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186 SAFE AND EFFECTIVE MEDICINES FOR CHILDREN BOX 7-2 Elements in Written Requests That Could Limit the Potential of Studies to Yield Useful Information Toxicity profile of drug. One request involved a drug (stavudine [Zerit]) with a known toxicity profile that made its use for HIV-exposed or -infected neonates or young infants unlikely given available alternative treatments. Timing of pharmacokinetic study. For a drug (levalbuterol tartrate [Xopenex HFA]) to treat asthma, a request did not specify that pharmacokinetic studies be per- formed early enough to guide the efficacy and safety trial. Failure to request pharmacokinetic study. FDA requested safety and efficacy studies but not a pharmacokinetic study for a drug to treat asthma (albuterol sulfate inhalation aerosol [Ventolin HFA]) in children ages birth up to 2 years and 2 years up to 4 years. The clinical reviewer concluded that the studies did not show efficacy and that the dose chosen for the studies might not have been optimal (Wang, 2008). Failure to request relevant studies. For a drug (inhaled nitric oxide [INOmax]) to prevent bronchopulmonary dysplasia in newborns, FDA did not request pharma- cokinetic data, despite the diverse gestational ages of infants to be studied, and did not specify safety endpoints other than those associated with prematurity. Need to tailor studies to age groups. As specified in a request for studies of esomeprazole magnesium [Nexium]), a study design with a run-in treatment stage followed by randomized, placebo-controlled withdrawal, although appropriate for older age groups, may not be optimal in a study of the treatment of GERD in in- fants. If the initial run-in phase effectively heals erosive esophagitis, withdrawal is not likely to show a significant difference between the placebo treatment and the proton pump inhibitor treatment. An amendment to the written request eliminated the efficacy study, although the drug is widely used by infants. Selection of endpoints inappropriate for age group. In a study of a drug (salme- terol xinafoate/fluticasone propionate [Advair]) for treatment of asthma in children ages 4 to 11 years, the requested endpoint of forced expiratory volume in 1 sec- ond (FEV1) did not adequately recognize the inability of the youngest children to perform the necessary breathing maneuvers. Insufficient definition or scope of intervention. For a requested study of an anes- thetic agent (desflurane [Suprane]), the request specified management by either a face mask or a laryngeal mask airway device, leaving the choice of approach to the anesthesiologist rather than defined as part of the trial design. ficacy. As outlined in Appendix E, FDA has amended the template for requests for these studies by specifying stronger trial design options, which are more likely to provide useful information about efficacy. Chapter 6 notes that some requests for studies with neonates yielded little information, in part because of uncertainty about the nature and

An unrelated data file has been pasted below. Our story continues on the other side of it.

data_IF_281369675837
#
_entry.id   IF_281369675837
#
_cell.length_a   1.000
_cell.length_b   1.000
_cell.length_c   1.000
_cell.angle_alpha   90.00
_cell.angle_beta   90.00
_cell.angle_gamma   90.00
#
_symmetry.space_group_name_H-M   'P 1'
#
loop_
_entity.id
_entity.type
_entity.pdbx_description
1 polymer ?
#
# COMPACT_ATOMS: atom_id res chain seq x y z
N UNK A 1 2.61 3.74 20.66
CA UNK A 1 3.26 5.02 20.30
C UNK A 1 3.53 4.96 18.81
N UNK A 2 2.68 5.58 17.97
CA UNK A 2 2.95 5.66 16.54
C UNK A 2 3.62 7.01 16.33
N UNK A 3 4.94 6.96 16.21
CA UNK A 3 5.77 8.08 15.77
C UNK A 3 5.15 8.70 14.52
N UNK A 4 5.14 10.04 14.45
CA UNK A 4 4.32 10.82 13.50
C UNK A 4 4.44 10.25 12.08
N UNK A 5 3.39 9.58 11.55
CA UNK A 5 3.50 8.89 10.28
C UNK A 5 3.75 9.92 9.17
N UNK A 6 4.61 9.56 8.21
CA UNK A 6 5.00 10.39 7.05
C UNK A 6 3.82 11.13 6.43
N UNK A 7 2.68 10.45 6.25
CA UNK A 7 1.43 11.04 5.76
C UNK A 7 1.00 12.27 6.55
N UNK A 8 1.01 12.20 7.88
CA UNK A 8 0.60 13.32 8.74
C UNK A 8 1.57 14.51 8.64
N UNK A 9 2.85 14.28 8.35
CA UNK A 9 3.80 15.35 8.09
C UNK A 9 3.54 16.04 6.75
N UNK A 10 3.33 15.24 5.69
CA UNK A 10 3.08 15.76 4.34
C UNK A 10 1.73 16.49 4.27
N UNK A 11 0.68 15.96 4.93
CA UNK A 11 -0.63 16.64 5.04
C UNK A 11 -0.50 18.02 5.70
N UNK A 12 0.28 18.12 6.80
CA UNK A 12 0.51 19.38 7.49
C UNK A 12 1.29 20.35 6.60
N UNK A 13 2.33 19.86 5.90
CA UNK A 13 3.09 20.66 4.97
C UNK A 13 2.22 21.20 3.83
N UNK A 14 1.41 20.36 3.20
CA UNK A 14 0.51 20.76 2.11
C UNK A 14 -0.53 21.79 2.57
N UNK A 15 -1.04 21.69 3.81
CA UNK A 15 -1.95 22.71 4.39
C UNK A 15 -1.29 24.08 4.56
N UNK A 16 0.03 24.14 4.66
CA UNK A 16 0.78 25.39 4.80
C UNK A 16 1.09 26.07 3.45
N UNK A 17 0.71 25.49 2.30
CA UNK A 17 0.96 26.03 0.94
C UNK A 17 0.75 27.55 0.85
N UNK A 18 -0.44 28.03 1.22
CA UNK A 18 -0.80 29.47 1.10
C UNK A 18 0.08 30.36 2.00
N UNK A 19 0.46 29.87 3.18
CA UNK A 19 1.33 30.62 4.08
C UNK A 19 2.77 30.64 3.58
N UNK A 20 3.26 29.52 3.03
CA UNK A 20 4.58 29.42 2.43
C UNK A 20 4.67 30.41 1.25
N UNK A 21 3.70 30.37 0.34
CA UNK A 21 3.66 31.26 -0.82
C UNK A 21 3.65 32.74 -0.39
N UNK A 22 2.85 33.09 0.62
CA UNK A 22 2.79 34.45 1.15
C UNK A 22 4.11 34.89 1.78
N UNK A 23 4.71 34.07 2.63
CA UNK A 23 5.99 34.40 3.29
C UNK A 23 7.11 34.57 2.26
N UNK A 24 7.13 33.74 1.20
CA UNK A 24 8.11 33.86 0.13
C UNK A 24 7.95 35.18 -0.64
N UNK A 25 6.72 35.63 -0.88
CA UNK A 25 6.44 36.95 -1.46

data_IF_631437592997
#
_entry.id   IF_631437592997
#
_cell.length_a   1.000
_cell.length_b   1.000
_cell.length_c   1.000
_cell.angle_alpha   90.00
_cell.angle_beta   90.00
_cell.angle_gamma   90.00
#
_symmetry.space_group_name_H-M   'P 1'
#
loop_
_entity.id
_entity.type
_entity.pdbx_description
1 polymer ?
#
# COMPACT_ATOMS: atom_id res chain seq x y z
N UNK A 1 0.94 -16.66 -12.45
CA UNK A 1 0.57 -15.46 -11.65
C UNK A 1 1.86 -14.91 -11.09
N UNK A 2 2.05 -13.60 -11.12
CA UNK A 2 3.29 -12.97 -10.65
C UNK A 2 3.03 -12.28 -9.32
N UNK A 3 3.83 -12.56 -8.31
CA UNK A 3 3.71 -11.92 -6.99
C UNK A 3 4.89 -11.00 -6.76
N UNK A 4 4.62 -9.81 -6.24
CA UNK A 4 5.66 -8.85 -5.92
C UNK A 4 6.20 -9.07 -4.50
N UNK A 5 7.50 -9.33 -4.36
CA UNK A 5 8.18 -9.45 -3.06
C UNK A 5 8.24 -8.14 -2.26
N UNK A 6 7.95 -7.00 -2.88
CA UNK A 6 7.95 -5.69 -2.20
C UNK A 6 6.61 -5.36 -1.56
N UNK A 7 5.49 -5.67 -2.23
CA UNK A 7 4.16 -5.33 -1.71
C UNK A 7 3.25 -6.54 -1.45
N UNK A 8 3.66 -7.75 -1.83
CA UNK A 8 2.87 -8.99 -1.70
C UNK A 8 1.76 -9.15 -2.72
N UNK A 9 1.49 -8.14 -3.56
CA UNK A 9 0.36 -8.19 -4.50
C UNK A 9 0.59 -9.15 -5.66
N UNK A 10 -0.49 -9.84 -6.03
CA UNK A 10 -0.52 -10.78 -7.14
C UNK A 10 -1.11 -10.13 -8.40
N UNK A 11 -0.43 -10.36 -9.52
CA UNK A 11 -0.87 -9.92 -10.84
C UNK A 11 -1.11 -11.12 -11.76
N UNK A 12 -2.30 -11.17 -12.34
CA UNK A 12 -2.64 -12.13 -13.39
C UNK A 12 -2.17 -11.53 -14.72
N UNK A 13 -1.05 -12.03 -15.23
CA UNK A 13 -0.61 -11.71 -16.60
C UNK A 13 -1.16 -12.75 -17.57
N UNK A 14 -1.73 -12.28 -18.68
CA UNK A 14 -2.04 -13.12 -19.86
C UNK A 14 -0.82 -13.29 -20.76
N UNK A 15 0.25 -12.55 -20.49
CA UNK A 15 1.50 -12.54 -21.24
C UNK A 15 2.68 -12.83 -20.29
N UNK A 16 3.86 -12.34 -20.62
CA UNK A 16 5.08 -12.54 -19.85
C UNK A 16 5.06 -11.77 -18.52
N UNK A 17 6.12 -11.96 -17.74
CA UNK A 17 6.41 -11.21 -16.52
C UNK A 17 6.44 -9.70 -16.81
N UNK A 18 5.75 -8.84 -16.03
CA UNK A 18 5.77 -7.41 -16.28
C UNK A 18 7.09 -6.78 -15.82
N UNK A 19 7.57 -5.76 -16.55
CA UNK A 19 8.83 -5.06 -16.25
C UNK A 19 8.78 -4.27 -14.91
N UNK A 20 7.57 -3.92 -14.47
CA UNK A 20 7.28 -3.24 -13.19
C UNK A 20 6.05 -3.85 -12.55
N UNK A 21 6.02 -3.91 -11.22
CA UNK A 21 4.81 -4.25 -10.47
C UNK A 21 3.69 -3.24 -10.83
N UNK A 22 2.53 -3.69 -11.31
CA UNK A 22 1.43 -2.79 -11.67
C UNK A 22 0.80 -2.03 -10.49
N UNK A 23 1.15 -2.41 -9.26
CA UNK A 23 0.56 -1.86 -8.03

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187 OUTCOMES means of assessment of the condition in children. At the same time, the chapter noted the shortage of studies of drugs often prescribed off-label for neonates. In addition, certain categories of requests, for example, re- peated requests for studies of similar (“me too”) drugs, were generally not compelling, although studies of such drugs might still provide some useful pharmacokinetic and dosing information. For the variety of drugs used for the treatment of AIDS, often in new combinations, pediatric studies (some- times requested, sometimes required) provide reassurance about safety and appropriate dosing in children. Except for sponsors, who may propose pediatric study requests, no or- ganized process currently exists to obtain broader public input. Moreover, neither Congress nor FDA has spelled out the criteria to be considered in assessments of the health benefits of a request, and written requests usually contain little or nothing by way of rationale for the request. It is not clear that the magnitude or importance of the expected benefit matters. Particu- larly for requests that follow several other requests for studies of drugs in the same class, especially when the initially requested studies do not find efficacy, it would be in the public interest for FDA to discuss whether the expected benefit of a drug proposed for a written request would exceed that of existing therapies for all or some subgroups of children (e.g., because the drug allowed less frequent dosing or had a safer formulation). In addition, although it did not consider alternatives to the current period of exclusivity, the committee was troubled by the disparity in effort associated with more demanding requested studies that lead to the same reward as less demanding studies. Six months of exclusivity is the reward whether the requested studies primarily involve small pharmacokinetic, pharmacodynamic, and safety studies or larger, well-controlled studies of safety and efficacy. These concerns do not imply the need to change the current policy that allows the granting of exclusivity for both studies with positive results and studies with negative results, as long as they meet the terms of the written request. The committee concluded that, in general, changes in the basic tem- plate for written requests and the amendments to specific written requests have improved requests. Although the committee examined few written requests that were issued after the PeRC initiated its reviews and many of these requests are not yet public, it expects that the additional pediatric and methodologic expertise provided by these reviews are improving the quality of requests (and subsequent studies). As described in Chapter 6, the lack of availability of expertise in neonatal research and clinical care, including for the specification of appropriate written requests for studies of the youngest pediatric patients, remains a concern.